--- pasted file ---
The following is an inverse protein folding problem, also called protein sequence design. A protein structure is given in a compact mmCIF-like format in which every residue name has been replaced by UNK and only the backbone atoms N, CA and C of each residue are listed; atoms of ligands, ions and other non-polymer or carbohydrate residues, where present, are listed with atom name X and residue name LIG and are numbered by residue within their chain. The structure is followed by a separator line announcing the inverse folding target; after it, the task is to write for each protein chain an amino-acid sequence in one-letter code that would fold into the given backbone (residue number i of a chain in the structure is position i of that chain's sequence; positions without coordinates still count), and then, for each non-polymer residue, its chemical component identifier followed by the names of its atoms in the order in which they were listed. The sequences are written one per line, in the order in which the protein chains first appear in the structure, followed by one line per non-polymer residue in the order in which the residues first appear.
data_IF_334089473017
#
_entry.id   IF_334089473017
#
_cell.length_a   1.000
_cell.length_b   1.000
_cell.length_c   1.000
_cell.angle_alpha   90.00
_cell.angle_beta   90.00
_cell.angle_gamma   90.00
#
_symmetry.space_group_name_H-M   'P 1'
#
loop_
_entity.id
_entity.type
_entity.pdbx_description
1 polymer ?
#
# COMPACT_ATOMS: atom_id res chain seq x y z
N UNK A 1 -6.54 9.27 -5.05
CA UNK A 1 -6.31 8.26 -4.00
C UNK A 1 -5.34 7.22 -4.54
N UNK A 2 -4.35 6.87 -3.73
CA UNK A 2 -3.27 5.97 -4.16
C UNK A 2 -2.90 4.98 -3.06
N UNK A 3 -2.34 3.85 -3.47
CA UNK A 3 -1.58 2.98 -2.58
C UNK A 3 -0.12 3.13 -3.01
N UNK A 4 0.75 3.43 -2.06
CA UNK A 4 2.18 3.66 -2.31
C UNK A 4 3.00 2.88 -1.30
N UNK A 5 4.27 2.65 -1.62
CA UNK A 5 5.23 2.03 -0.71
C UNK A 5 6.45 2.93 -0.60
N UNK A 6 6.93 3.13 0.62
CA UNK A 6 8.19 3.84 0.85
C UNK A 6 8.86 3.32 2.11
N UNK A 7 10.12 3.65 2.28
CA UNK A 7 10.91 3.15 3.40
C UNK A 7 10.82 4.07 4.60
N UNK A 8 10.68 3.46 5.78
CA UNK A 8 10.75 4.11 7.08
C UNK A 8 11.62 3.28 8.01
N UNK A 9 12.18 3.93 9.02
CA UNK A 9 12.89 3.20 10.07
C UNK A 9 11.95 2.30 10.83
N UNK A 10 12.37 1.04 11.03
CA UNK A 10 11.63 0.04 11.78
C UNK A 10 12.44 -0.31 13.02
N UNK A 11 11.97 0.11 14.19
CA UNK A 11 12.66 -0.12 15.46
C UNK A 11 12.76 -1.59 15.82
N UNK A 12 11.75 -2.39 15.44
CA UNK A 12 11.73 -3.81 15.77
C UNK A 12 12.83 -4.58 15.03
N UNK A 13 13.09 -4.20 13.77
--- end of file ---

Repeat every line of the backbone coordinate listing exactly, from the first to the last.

The following is an inverse protein folding problem, also called protein sequence design. A protein structure is given in a compact mmCIF-like format in which every residue name has been replaced by UNK and only the backbone atoms N, CA and C of each residue are listed; atoms of ligands, ions and other non-polymer or carbohydrate residues, where present, are listed with atom name X and residue name LIG and are numbered by residue within their chain. The structure is followed by a separator line announcing the inverse folding target; after it, the task is to write for each protein chain an amino-acid sequence in one-letter code that would fold into the given backbone (residue number i of a chain in the structure is position i of that chain's sequence; positions without coordinates still count), and then, for each non-polymer residue, its chemical component identifier followed by the names of its atoms in the order in which they were listed. The sequences are written one per line, in the order in which the protein chains first appear in the structure, followed by one line per non-polymer residue in the order in which the residues first appear.
data_IF_334089473017
#
_entry.id   IF_334089473017
#
_cell.length_a   1.000
_cell.length_b   1.000
_cell.length_c   1.000
_cell.angle_alpha   90.00
_cell.angle_beta   90.00
_cell.angle_gamma   90.00
#
_symmetry.space_group_name_H-M   'P 1'
#
loop_
_entity.id
_entity.type
_entity.pdbx_description
1 polymer ?
#
# COMPACT_ATOMS: atom_id res chain seq x y z
N UNK A 1 -6.54 9.27 -5.05
CA UNK A 1 -6.31 8.26 -4.00
C UNK A 1 -5.34 7.22 -4.54
N UNK A 2 -4.35 6.87 -3.73
CA UNK A 2 -3.27 5.97 -4.16
C UNK A 2 -2.90 4.98 -3.06
N UNK A 3 -2.34 3.85 -3.47
CA UNK A 3 -1.58 2.98 -2.58
C UNK A 3 -0.12 3.13 -3.01
N UNK A 4 0.75 3.43 -2.06
CA UNK A 4 2.18 3.66 -2.31
C UNK A 4 3.00 2.88 -1.30
N UNK A 5 4.27 2.65 -1.62
CA UNK A 5 5.23 2.03 -0.71
C UNK A 5 6.45 2.93 -0.60
N UNK A 6 6.93 3.13 0.62
CA UNK A 6 8.19 3.84 0.85
C UNK A 6 8.86 3.32 2.11
N UNK A 7 10.12 3.65 2.28
CA UNK A 7 10.91 3.15 3.40
C UNK A 7 10.82 4.07 4.60
N UNK A 8 10.68 3.46 5.78
CA UNK A 8 10.75 4.11 7.08
C UNK A 8 11.62 3.28 8.01
N UNK A 9 12.18 3.93 9.02
CA UNK A 9 12.89 3.20 10.07
C UNK A 9 11.95 2.30 10.83
N UNK A 10 12.37 1.04 11.03
CA UNK A 10 11.63 0.04 11.78
C UNK A 10 12.44 -0.31 13.02
N UNK A 11 11.97 0.11 14.19
CA UNK A 11 12.66 -0.12 15.46
C UNK A 11 12.76 -1.59 15.82
N UNK A 12 11.75 -2.39 15.44
CA UNK A 12 11.73 -3.81 15.77
C UNK A 12 12.83 -4.58 15.03
N UNK A 13 13.09 -4.20 13.77